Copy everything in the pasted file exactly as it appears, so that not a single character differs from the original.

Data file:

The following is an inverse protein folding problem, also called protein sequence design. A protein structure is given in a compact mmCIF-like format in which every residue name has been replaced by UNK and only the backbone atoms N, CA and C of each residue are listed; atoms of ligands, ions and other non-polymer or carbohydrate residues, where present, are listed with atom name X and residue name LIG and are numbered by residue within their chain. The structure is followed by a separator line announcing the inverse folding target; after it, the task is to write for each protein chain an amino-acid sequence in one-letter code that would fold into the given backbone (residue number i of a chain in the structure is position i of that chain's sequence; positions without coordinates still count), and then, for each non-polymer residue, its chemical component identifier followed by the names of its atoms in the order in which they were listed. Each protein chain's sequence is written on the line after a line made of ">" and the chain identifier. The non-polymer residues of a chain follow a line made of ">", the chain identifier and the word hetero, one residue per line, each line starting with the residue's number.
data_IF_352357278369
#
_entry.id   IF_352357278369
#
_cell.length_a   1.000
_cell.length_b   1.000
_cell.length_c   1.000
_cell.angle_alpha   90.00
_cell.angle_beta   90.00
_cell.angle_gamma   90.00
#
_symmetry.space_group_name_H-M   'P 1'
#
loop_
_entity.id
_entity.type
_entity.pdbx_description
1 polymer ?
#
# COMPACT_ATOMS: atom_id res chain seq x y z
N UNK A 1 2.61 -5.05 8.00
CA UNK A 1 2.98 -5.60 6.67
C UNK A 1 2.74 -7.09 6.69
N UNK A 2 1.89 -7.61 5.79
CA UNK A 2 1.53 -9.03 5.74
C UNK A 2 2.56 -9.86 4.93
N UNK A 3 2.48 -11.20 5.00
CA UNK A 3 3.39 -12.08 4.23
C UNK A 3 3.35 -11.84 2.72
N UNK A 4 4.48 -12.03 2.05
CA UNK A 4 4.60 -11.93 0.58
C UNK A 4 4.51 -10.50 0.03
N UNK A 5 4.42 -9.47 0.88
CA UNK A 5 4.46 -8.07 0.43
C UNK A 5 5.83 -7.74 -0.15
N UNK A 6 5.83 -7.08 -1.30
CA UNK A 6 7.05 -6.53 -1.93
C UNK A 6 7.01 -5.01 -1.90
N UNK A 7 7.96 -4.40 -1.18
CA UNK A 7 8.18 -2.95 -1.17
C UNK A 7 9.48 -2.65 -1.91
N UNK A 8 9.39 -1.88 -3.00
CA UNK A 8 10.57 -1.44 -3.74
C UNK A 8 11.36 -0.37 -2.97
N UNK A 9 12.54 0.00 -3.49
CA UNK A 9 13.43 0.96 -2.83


The following is an inverse protein folding problem, also called protein sequence design. A protein structure is given in a compact mmCIF-like format in which every residue name has been replaced by UNK and only the backbone atoms N, CA and C of each residue are listed; atoms of ligands, ions and other non-polymer or carbohydrate residues, where present, are listed with atom name X and residue name LIG and are numbered by residue within their chain. The structure is followed by a separator line announcing the inverse folding target; after it, the task is to write for each protein chain an amino-acid sequence in one-letter code that would fold into the given backbone (residue number i of a chain in the structure is position i of that chain's sequence; positions without coordinates still count), and then, for each non-polymer residue, its chemical component identifier followed by the names of its atoms in the order in which they were listed. Each protein chain's sequence is written on the line after a line made of ">" and the chain identifier. The non-polymer residues of a chain follow a line made of ">", the chain identifier and the word hetero, one residue per line, each line starting with the residue's number.
data_IF_352357278369
#
_entry.id   IF_352357278369
#
_cell.length_a   1.000
_cell.length_b   1.000
_cell.length_c   1.000
_cell.angle_alpha   90.00
_cell.angle_beta   90.00
_cell.angle_gamma   90.00
#
_symmetry.space_group_name_H-M   'P 1'
#
loop_
_entity.id
_entity.type
_entity.pdbx_description
1 polymer ?
#
# COMPACT_ATOMS: atom_id res chain seq x y z
N UNK A 1 2.61 -5.05 8.00
CA UNK A 1 2.98 -5.60 6.67
C UNK A 1 2.74 -7.09 6.69
N UNK A 2 1.89 -7.61 5.79
CA UNK A 2 1.53 -9.03 5.74
C UNK A 2 2.56 -9.86 4.93
N UNK A 3 2.48 -11.20 5.00
CA UNK A 3 3.39 -12.08 4.23
C UNK A 3 3.35 -11.84 2.72
N UNK A 4 4.48 -12.03 2.05
CA UNK A 4 4.60 -11.93 0.58
C UNK A 4 4.51 -10.50 0.03
N UNK A 5 4.42 -9.47 0.88
CA UNK A 5 4.46 -8.07 0.43
C UNK A 5 5.83 -7.74 -0.15
N UNK A 6 5.83 -7.08 -1.30
CA UNK A 6 7.05 -6.53 -1.93
C UNK A 6 7.01 -5.01 -1.90
N UNK A 7 7.96 -4.40 -1.18
CA UNK A 7 8.18 -2.95 -1.17
C UNK A 7 9.48 -2.65 -1.91
N UNK A 8 9.39 -1.88 -3.00
CA UNK A 8 10.57 -1.44 -3.74
C UNK A 8 11.36 -0.37 -2.97
N UNK A 9 12.54 0.00 -3.49
CA UNK A 9 13.43 0.96 -2.83